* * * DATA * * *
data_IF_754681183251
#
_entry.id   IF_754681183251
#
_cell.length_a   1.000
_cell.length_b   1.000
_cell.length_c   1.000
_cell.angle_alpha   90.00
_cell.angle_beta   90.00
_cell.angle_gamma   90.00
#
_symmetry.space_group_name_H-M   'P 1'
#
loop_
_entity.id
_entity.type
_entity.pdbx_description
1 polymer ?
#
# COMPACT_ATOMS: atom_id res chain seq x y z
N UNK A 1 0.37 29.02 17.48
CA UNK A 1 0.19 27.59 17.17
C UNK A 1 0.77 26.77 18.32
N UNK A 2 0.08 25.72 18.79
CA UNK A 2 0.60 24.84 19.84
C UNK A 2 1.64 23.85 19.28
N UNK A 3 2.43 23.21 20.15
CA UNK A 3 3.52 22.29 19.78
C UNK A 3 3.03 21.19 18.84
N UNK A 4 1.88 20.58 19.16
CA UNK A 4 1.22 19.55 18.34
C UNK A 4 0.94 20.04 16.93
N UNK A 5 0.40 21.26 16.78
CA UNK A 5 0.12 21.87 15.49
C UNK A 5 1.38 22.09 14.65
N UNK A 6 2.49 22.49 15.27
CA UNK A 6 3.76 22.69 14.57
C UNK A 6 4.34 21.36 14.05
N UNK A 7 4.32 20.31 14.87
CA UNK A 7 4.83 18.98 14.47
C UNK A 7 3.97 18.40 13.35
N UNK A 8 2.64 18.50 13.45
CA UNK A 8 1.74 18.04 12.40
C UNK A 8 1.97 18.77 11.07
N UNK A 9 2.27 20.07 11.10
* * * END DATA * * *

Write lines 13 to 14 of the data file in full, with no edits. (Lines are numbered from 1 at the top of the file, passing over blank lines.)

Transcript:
#
loop_